Of course, development could prove disastrous if the wrong game plan were followed, so Spacetime decided to keep it simple. How simple? Cinco Barnes of Spacetime was on hand at GDC Online to explain how his team members did it. What they found was a chance to do more than they'd initially planned on -- and an audience ready to gobble up everything the studio could create.Pocket Legends was this: What type of characters would populate Spacetime's world? You'll find no humans in the character creation screen -- just a bear, an eagle, and an elf. It was important to keep the client stable and light, and customization could easily nudge performance onto shaky ground. A human would demand different looks -- hairstyles, faces and eyes -- so no humans. Ironically, once Spacetime did introduce more customization, the demand skyrocketed. Now you can find hats, weapons, clothes and other unique items to make your character stand out.
The studio also had other expectations that changed over time. At first, the devs expected most players to want an instant in-and-out game to be played while waiting at the dentist or in between meetings. Exploration was also absent from the "1.0" version of the game; instead, it relied on a Guild Wars-style lobby system that allowed for more of those 10-minute play sessions. Dungeons were designed for quick three- to five-minute playthroughs, all connected through one Battle.net-style system. Leveling was also paced at "blistering," something that would eventually merit tweaks.
What Spacetime found was a playerbase that was tearing through the content that was released and hungry for more. Play times greatly increased from the expected several minutes to several hours; players apparently enjoyed grinding monsters for loot, socializing, and grouping. This was seen as a good thing, of course, but how would a six-man developer team keep up with demand?
- While still keeping instant access, the team added connected worlds so that players could explore, complete side quests, and walk from one end of the worldspace to the other. While this was achieved through a series of instanced zones -- think EverQuest II -- it opened the world up and offered new options while still maintaining good performance.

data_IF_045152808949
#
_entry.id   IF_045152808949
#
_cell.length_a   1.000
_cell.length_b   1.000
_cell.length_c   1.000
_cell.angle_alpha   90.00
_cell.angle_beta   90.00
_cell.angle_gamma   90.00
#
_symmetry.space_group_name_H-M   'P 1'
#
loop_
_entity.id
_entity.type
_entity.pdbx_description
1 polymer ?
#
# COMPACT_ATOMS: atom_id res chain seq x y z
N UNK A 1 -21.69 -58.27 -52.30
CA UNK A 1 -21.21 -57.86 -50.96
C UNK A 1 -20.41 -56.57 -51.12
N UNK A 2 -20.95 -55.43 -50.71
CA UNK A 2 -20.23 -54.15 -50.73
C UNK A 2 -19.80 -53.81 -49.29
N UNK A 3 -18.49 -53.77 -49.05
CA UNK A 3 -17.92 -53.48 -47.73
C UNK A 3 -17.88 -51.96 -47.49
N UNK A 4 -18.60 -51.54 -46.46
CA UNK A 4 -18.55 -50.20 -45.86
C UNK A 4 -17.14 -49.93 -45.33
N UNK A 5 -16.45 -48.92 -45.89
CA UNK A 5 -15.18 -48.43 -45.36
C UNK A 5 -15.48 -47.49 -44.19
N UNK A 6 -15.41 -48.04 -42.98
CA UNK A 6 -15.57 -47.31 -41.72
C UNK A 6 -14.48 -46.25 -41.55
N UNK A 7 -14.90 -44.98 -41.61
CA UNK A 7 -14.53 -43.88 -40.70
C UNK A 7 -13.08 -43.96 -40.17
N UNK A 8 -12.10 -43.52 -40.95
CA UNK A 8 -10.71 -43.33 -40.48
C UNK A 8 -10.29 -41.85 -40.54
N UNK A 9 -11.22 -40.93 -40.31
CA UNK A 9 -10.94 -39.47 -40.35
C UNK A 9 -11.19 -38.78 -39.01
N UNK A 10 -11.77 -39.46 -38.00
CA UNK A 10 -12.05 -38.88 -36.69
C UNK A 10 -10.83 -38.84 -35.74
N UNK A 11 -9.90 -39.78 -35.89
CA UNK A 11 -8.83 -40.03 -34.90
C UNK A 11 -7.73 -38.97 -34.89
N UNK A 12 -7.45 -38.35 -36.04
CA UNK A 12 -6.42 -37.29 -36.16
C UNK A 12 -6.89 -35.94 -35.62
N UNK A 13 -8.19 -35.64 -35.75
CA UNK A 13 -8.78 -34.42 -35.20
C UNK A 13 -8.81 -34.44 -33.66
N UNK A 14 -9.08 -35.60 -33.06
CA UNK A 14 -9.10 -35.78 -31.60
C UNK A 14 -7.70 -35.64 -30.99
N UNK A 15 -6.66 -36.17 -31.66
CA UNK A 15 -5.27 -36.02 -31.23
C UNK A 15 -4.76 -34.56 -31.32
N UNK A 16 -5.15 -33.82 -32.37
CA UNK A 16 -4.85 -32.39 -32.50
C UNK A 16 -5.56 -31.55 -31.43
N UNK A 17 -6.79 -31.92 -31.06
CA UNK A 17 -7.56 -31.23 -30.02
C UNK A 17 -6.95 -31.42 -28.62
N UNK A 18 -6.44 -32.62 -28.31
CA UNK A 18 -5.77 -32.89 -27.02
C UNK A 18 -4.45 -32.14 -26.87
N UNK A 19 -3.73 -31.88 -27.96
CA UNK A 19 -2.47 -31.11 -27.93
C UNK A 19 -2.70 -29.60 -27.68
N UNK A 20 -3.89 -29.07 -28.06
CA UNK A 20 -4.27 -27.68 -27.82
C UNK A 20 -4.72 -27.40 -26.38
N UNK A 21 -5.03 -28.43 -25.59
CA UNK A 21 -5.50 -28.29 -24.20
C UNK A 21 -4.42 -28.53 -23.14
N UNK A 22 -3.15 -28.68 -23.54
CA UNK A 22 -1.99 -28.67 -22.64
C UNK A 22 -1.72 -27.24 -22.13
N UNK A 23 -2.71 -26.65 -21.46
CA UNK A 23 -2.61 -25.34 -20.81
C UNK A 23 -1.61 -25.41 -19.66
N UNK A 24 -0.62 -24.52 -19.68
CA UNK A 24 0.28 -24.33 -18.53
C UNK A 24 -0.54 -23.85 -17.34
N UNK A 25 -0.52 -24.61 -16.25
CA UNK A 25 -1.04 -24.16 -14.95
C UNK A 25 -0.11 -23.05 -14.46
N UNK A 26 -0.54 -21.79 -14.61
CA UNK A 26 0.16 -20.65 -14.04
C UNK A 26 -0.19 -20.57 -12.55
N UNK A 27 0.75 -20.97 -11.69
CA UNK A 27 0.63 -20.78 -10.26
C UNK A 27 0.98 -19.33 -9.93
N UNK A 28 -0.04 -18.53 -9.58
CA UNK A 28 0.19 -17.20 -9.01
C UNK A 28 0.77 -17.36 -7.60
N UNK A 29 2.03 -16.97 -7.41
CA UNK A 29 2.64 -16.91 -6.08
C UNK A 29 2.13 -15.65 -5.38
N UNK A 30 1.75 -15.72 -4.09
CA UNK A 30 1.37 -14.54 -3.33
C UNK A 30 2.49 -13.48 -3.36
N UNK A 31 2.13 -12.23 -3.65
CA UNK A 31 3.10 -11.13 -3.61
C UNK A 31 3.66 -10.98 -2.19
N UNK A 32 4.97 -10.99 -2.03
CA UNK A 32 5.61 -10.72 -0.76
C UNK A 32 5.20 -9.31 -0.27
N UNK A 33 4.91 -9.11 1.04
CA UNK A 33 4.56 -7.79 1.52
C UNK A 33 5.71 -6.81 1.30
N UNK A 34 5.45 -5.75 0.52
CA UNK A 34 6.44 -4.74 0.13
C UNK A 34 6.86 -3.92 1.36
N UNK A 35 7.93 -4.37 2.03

- Dungeon play times were brought closer to 15 minutes, and bosses were tweaked to include layers of combat that would require group strategy.
- To keep up with the now-several-hour play sessions, infinitely spawning mobs were placed for phat loot farming.
- Leveling became more of a challenge, especially by endgame. The time required to max out a character was ramped up, while endgame quality was raised. Blistering leveling speeds were no more.
- The cash shop was filled with more customization options, standard map purchases, and even nicer-looking weapons with "decent stats." The best and coolest-looking loot was still obtained through monster drops, however.
Some concern for the future of Pocket Legends might arise if the game were to begin demanding beefier and beefier devices to run the client. Cinco assured us that the very nature of the way the game was designed (instanced dungeons connected to a larger series of dungeons) would help to increase the depth of the game while keeping performance well in the green zone. This was good to hear, being that the selling point of the game is the ability to play from anywhere, anytime. It would be pretty ironic if the growth of the game meant that mobile play was less satisfactory. Luckily, Cinco and company seem to be well aware of that possibility.
Check out the Spacetime website for more information about the game, or search for it in your app store.